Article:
I truly hope things start to get better for you. I believe that it will and know that there are others out there (on this very forum) that have gone what you have gone through and will hopefully chime in to provide you with some comfort and encouragement.

Take care


Thank you

by Drzrider#11 - 2021-10-03 18:29:31

Thank you all for your encouragement and support.    It really means a lot and I've read each of the three posts a number of times.  Again, thank you!

I have been walking and doing small things around th house, but I must say I tend to get worn out pretty quickly.  My wife said that my body has been through a lot and it just needs time.  I hope that's the reason.  I don't really know what recovery from this should feel like.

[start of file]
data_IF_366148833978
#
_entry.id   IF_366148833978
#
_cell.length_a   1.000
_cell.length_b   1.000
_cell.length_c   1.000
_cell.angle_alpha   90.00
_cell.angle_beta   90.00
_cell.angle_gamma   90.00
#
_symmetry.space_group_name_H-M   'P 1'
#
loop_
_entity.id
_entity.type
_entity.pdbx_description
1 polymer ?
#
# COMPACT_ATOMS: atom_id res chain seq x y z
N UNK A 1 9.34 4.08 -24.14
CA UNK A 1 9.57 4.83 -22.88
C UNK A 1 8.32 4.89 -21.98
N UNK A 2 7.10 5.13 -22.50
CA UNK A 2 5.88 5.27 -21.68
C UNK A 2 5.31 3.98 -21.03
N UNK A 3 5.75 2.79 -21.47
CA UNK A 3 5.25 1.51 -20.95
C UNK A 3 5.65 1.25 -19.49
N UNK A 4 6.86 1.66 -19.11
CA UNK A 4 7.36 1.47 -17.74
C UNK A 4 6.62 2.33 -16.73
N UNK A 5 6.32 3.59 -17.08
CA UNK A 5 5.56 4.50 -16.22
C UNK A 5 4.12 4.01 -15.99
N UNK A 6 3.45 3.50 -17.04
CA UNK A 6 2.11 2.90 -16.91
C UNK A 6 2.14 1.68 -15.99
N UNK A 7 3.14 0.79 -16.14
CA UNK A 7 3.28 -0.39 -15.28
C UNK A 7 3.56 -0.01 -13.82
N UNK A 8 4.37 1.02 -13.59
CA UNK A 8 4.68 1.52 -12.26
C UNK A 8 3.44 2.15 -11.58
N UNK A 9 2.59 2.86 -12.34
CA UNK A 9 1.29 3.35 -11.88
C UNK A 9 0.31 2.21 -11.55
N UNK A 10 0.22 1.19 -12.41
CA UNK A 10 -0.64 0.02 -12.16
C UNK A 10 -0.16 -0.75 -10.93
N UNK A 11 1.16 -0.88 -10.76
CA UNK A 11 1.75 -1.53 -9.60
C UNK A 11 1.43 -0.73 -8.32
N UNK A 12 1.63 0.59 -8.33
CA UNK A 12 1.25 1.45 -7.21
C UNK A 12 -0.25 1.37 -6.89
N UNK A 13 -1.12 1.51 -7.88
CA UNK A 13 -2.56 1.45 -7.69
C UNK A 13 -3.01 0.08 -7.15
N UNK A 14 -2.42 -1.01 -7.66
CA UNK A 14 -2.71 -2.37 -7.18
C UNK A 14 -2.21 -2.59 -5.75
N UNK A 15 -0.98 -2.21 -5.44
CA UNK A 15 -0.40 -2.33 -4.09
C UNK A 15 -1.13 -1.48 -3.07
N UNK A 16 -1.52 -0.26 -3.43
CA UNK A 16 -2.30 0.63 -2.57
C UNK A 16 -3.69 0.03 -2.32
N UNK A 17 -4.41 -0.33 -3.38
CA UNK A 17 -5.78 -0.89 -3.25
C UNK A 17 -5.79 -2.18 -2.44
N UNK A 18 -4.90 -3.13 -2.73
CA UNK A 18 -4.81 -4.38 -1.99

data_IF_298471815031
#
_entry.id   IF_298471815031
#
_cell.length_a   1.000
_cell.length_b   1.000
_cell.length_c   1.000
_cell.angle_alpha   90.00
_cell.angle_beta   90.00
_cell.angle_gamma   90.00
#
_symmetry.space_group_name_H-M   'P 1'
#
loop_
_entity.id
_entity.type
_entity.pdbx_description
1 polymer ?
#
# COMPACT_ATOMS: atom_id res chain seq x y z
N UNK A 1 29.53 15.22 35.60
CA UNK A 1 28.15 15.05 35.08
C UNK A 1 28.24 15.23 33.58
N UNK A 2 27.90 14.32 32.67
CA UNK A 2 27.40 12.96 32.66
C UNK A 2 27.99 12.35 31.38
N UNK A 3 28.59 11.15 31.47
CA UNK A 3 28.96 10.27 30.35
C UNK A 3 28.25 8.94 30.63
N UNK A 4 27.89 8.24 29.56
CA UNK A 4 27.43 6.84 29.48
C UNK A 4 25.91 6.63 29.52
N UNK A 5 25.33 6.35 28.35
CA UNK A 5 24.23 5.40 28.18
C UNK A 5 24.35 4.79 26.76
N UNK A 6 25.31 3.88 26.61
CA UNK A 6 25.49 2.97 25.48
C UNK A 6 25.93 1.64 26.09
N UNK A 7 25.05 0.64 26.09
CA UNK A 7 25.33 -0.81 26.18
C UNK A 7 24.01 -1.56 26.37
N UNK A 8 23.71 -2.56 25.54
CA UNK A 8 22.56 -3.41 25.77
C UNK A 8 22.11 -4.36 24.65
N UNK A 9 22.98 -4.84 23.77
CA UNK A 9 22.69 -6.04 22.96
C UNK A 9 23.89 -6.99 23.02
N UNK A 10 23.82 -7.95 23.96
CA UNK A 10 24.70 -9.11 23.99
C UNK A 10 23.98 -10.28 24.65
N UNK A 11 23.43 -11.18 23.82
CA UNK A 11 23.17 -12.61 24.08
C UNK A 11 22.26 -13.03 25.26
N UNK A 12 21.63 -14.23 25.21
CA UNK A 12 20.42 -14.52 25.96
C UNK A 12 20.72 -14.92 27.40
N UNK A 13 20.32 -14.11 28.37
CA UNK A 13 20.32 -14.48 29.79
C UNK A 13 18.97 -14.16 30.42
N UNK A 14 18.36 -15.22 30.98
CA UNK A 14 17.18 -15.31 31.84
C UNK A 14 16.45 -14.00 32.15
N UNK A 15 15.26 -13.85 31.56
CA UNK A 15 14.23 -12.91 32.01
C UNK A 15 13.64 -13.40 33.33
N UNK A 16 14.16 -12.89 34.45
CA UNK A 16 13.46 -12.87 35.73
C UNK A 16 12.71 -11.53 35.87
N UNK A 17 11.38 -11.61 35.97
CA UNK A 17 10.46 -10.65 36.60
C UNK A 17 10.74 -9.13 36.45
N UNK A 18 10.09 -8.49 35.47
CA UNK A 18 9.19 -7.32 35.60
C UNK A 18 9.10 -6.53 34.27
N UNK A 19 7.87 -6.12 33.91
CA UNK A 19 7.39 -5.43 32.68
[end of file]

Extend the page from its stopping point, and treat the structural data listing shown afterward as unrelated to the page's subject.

I also started a beta blocker and a blood thinner so maybe it's that?  My heart rate is set to not go below 60 bom so I would think I wouldn't be tired from beta blockers.  Again, I have no idea.

I also have strange uncomfortable sensations in my forearms that makes it hard to sleep, along with body aches during parts of the day.  No fever though.

 Does all of this sound normal for my first week?

I am new too

by Alexander - 2021-10-06 05:45:34

I have the same anxieties as you, I am 2 days out of recovery. I am sore, have aches and have at times an overwhelming sense of despair for my future. I would say though that our bodies are complicated yet resilient and it will take time to heal. The psychological trauma though may take more time. I really have no business giving you advice but just know, you are not alone. 

You know you're wired when...

Trade secrets can be smuggled inside your device.

Member Quotes

I am an avid scuba diver.